#IVTEAM #Intravenous literature: Siracuse, J.J., Gill, H.L., Epelboym, I., Wollstein, A., Kotsurovskyy, Y., Catz, D., Kim, I.K. and Morrissey, N.J. (2013) Effect of Race and Insurance Status on Outcomes After Vascular Access Placement for Hemodialysis. Annals of Vascular Surgery. December 23rd. [epub ahead of print].
INTRODUCTION: Race and insurance status are seen as potential barriers to health care access and maintenance. Our goal was to see how these, as well as other patient and procedural characteristics, affected our populations’ upper extremity vascular access outcomes.
METHODS: We retrospectively reviewed 601 vascular access patients from 2004-2012 in our urban university hospital. We recorded patient demographics, insurance status, comorbidities, and complications. Primary outcomes were reintervention, long-term mortality, and transplantation.
RESULTS: Median age was 62 +/-15.8 years and 58% were male. Most operations were arteriovenous fistulas (AVF) (66%). The majority of patients identified themselves as Hispanic (50%), followed by white (22%), and black (19%). Most patients had Medicare only (42%), 31% had private insurance and 27% had Medicaid as their insurance. Black/African American patients were more likely to get an arteriovenous graft (AVG) compared to white and Hispanic patients (44% vs. 28% and 33%, p<0.05). White patients were significantly older (68), than Hispanics (61), or blacks (58). Freedom from reintervention at 5 years was 55% with previous tunneled catheter use predictive. Mortality at 5 years was 35% and predicted by age, AVG placement, white race, and not receiving a kidney transplant. Predictors of not receiving a transplant included older age, lower albumin, AVG placement, and coronary artery disease.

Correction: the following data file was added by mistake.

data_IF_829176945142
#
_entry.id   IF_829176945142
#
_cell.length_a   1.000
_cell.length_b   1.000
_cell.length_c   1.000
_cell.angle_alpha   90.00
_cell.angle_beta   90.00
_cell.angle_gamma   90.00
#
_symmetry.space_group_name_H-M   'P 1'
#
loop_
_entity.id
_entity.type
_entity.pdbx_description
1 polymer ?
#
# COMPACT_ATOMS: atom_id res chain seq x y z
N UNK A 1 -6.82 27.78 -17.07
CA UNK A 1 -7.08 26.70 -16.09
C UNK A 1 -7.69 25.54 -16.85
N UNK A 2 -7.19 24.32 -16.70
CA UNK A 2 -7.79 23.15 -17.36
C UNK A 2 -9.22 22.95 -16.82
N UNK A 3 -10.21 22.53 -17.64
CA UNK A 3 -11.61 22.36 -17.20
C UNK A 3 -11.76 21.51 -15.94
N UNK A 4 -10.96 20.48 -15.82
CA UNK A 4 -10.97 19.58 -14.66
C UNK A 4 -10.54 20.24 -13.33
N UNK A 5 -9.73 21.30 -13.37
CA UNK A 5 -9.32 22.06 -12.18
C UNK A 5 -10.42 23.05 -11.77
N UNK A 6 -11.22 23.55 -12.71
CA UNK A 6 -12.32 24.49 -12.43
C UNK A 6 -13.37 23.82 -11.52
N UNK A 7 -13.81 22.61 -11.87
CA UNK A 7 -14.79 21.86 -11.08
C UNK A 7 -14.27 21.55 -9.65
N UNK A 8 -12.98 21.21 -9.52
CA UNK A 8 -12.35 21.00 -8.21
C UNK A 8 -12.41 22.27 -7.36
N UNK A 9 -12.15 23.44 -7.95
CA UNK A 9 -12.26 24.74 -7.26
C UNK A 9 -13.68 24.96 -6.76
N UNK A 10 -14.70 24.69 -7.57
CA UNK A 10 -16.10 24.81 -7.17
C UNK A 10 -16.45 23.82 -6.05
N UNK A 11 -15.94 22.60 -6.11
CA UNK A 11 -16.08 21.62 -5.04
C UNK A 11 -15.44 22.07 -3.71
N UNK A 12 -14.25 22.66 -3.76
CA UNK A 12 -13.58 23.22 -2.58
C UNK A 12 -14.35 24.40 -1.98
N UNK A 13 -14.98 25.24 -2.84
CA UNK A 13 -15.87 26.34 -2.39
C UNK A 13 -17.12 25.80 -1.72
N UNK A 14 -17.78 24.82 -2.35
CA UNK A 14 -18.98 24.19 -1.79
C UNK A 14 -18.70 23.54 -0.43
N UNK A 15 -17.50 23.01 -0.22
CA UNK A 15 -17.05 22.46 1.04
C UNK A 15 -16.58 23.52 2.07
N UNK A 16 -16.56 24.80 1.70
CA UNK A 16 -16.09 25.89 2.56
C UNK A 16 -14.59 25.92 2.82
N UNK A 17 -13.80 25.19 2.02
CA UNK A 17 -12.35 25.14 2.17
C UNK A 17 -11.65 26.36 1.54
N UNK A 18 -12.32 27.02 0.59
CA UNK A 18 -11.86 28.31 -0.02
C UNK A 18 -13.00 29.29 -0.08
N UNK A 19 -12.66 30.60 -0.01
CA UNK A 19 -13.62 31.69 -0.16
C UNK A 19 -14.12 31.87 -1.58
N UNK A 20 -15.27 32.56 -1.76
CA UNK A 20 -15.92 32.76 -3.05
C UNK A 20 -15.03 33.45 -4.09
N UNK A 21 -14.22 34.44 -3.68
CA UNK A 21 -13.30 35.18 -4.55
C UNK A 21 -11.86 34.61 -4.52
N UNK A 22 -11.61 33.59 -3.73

CONCLUSION: There were no disparities with insurance status in long-term outcomes in our population. Race was not a factor for reintervention or transplantation, however black/African American patients were more likely have an AVG placed and white patients had a lower long term survival after access placement.